Most people take cabs because they’re so cheap. Somewhat like Manhattan, mostly cabs on the street.
Chinese in Dalian appear taller than in other parts of the country. People here are more conservative than in other parts of China. I see quite a few older people in their Mao outfits. Less women wear high heels here. Maybe it’s the weather. Dalian is only 100 years old. That’s very new for a city in China. Apparently, it was built by the Japanese and then occupied by the Russians.
There are several Russian students here. Both Russia and North Korea are just a stone’s throw away. Still I notice that most Chinese stare at foreigners. Most Chinese are very friendly. I think they stare, because it is unusual to see a non-Asian. I think they are very curious about America and other non-Asian countries. Here old age takes priority over gender. When I’m on a bus, young girls get up and offer me their seat. (Yeah, I guess I am that old.) They also prefer that men walk ahead on them when entering a building or climbing steps.
Most of the food here is unusual but good. Dalian being a seaport, most restaurants serve seafood. The food is slimy and hard to pick up using metal chopsticks, but its still good. Had my first live fish today. We picked a fish from the tank, and the chef slammed the fish against the wall. It was okay. I also had jellyfish for lunch. It was different but good.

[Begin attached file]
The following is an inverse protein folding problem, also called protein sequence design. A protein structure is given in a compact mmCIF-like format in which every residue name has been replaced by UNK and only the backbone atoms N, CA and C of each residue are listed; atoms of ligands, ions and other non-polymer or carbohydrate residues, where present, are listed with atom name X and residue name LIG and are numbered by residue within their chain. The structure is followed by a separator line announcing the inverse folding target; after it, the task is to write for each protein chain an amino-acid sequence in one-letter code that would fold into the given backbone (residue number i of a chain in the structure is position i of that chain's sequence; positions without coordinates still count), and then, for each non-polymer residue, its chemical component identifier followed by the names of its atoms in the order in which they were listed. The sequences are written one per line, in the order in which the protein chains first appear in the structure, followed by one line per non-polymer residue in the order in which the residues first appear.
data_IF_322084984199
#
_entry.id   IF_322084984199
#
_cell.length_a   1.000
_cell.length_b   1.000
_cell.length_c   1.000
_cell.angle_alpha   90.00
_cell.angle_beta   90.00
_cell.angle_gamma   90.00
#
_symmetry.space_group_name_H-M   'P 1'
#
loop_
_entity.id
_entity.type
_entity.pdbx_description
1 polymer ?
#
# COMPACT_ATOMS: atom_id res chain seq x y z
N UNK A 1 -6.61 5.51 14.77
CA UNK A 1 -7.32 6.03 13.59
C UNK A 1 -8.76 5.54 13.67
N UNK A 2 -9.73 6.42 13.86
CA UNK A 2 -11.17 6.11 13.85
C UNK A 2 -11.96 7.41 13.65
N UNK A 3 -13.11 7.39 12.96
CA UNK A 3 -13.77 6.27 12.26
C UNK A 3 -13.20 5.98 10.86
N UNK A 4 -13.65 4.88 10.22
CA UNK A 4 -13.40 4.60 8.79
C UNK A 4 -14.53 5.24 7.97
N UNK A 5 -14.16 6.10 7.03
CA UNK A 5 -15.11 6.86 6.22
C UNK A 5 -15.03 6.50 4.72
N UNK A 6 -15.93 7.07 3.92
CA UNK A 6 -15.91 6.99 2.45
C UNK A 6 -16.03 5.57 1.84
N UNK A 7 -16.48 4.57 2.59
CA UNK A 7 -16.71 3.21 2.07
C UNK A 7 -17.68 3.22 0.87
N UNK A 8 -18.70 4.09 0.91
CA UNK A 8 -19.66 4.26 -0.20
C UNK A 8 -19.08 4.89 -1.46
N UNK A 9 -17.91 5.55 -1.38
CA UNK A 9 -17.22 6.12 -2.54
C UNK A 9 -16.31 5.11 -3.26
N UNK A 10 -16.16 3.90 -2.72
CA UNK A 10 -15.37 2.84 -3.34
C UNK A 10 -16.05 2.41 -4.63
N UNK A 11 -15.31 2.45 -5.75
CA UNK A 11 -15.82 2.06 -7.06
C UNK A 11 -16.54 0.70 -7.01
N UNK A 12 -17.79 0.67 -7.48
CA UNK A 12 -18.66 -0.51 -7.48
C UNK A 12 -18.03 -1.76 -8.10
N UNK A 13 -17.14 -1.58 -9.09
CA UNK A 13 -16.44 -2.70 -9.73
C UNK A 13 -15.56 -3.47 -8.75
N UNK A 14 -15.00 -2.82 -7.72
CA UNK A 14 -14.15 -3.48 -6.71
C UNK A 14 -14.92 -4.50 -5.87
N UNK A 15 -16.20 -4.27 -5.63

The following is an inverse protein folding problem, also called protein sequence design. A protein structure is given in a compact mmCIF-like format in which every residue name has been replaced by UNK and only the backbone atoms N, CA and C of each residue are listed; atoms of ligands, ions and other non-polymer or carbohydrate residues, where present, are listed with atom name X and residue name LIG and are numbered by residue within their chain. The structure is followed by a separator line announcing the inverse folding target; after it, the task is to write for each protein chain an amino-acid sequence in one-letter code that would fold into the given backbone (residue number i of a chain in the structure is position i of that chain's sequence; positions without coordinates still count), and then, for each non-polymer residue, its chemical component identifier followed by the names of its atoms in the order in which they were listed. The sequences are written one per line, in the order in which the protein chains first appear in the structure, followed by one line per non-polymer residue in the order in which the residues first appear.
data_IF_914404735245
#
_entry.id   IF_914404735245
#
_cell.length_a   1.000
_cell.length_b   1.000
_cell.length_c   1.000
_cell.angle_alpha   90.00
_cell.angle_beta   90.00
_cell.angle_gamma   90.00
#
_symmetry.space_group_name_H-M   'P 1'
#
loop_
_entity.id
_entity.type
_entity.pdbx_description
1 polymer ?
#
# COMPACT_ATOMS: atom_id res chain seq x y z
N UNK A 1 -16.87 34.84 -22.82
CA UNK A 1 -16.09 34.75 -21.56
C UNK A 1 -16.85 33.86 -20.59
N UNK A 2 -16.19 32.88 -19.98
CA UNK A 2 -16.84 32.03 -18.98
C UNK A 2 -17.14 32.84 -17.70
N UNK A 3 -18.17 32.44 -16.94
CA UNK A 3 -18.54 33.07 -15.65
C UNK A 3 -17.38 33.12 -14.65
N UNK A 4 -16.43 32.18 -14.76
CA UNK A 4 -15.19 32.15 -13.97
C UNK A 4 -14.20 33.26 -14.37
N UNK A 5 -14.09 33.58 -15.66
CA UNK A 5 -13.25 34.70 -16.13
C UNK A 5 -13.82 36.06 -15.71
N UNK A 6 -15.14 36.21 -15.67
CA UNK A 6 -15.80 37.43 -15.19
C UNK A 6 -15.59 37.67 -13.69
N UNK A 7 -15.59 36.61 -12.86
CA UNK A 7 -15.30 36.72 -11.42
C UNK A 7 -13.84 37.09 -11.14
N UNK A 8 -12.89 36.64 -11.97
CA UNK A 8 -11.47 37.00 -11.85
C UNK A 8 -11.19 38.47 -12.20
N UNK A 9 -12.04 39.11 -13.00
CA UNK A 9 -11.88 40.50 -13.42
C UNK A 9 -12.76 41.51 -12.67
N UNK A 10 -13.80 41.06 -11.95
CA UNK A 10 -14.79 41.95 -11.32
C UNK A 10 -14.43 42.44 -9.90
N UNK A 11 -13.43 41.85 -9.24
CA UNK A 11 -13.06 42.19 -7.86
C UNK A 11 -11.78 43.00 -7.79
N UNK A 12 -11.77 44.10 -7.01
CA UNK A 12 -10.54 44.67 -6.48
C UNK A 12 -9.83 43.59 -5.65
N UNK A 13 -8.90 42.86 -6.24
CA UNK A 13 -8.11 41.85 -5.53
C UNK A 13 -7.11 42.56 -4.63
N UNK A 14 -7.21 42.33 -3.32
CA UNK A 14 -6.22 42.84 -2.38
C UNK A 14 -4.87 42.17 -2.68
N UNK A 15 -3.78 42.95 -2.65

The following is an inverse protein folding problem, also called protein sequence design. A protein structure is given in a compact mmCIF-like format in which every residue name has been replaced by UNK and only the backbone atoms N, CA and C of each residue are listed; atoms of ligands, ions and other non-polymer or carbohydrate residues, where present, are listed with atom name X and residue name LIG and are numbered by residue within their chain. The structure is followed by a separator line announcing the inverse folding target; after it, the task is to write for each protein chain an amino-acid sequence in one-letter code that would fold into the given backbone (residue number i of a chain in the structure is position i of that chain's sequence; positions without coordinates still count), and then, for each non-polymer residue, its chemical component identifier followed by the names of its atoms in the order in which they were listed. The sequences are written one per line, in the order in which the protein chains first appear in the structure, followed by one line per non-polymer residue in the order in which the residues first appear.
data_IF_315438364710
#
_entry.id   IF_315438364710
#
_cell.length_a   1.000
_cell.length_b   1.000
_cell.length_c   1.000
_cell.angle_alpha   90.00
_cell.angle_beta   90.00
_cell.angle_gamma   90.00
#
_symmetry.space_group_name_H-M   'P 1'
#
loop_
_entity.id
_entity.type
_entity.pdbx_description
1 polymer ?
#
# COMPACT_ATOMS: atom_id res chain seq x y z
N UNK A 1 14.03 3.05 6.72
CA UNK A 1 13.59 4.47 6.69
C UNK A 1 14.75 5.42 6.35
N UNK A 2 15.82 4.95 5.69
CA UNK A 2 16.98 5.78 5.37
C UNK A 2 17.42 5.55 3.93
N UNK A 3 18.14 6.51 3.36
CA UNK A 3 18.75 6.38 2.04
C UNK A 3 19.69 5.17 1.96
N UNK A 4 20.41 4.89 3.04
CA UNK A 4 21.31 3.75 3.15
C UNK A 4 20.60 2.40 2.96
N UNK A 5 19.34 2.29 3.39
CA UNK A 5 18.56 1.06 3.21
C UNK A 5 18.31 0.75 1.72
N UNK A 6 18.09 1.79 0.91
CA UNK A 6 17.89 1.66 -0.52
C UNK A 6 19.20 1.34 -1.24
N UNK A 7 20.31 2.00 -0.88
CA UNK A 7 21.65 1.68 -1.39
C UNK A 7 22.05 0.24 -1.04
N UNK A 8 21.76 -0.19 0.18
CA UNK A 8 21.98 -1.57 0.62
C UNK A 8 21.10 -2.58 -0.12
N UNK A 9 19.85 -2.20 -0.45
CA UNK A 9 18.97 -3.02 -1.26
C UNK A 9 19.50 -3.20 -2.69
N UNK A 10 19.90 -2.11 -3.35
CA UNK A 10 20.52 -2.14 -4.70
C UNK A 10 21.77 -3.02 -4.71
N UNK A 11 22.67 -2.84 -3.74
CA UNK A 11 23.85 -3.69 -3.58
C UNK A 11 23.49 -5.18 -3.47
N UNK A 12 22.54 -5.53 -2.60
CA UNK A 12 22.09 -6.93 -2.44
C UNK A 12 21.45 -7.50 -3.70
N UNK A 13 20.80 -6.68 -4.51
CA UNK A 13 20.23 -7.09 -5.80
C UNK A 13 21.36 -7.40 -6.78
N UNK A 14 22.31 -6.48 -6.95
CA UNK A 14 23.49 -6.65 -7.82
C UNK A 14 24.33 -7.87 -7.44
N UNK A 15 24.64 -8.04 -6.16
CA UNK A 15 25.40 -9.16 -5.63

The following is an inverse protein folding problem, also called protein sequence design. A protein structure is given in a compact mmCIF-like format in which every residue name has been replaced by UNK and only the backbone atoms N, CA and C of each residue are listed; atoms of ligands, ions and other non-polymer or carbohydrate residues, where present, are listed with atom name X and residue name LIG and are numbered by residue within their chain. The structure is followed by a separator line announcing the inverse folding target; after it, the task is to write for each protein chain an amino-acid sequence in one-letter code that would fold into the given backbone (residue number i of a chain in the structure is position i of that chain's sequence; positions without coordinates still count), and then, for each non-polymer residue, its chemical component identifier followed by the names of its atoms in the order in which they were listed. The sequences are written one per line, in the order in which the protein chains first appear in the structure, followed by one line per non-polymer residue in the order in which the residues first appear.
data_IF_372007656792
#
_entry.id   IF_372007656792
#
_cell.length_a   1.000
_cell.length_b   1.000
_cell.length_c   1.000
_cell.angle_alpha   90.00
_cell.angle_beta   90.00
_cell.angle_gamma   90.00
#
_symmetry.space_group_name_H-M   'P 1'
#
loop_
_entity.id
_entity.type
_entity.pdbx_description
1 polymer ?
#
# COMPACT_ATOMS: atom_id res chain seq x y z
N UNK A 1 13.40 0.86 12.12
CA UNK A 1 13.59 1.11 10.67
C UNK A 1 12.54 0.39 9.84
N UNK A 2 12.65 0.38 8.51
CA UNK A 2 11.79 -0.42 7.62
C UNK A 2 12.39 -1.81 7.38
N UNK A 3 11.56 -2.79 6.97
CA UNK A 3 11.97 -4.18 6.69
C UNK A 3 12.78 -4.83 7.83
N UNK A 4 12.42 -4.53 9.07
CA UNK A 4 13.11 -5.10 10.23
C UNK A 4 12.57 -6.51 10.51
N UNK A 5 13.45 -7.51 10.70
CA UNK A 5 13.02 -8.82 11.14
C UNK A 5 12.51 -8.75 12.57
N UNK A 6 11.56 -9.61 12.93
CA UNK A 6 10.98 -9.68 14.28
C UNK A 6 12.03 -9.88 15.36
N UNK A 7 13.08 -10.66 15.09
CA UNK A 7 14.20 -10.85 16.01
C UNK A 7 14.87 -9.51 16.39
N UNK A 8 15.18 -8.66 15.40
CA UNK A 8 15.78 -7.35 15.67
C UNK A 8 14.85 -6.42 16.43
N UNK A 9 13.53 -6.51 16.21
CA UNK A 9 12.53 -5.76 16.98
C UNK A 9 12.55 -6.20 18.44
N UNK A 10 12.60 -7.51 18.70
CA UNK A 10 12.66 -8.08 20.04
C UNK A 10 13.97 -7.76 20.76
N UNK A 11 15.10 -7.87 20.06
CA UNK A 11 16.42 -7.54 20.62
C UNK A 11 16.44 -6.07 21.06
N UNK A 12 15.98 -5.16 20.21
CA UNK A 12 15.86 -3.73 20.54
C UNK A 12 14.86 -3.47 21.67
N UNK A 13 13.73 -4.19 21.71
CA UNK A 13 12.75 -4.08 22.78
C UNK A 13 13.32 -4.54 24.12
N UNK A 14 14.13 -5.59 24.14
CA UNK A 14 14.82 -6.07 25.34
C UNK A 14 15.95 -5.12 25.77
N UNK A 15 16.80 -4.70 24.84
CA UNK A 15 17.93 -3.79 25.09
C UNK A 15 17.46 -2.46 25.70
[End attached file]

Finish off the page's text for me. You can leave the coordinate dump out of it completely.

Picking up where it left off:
Ping pong is still the most popular sport in China Monday,
Unlike Beijing and southern China, there is no pollution in Dalian. The air is fresh and clean.
Most of the cars here are Chinese, although you see quite a few Hyundais, Buicks, and Toyotas. Many Chinese cars are small and have only three wheels, like a tricycle. Some of the bigger Chinese cars look like popular western brands. I saw one Chinese car that looked very much like a Ferrari.
Although you can buy an ample supply of toilet paper for your apartment. There is no toilet paper in the universities, restaurants, or public facilities. You must bring your own toilet paper.
Now I somewhat know how it feels be a minority in the USA without knowledge of written or spoken English. In this part of China, everything is written in Chinese, including the remote controls for the heating system, DVD, and television. When you go to a restaurant, most of the time, there is no English menu. Everything is written in Chinese, often with no pictures. I can get by with my limited Chinese language skills, but it’s not easy.
Don’t get me wrong. I love this place. I’m just pointing out the differences between their country and ours. I bet that Chinese find our country just as different and strange. Probably, several Chinese in the USA today are writing home, telling their friends how different America is from China. They are probably laughing at many of the differences.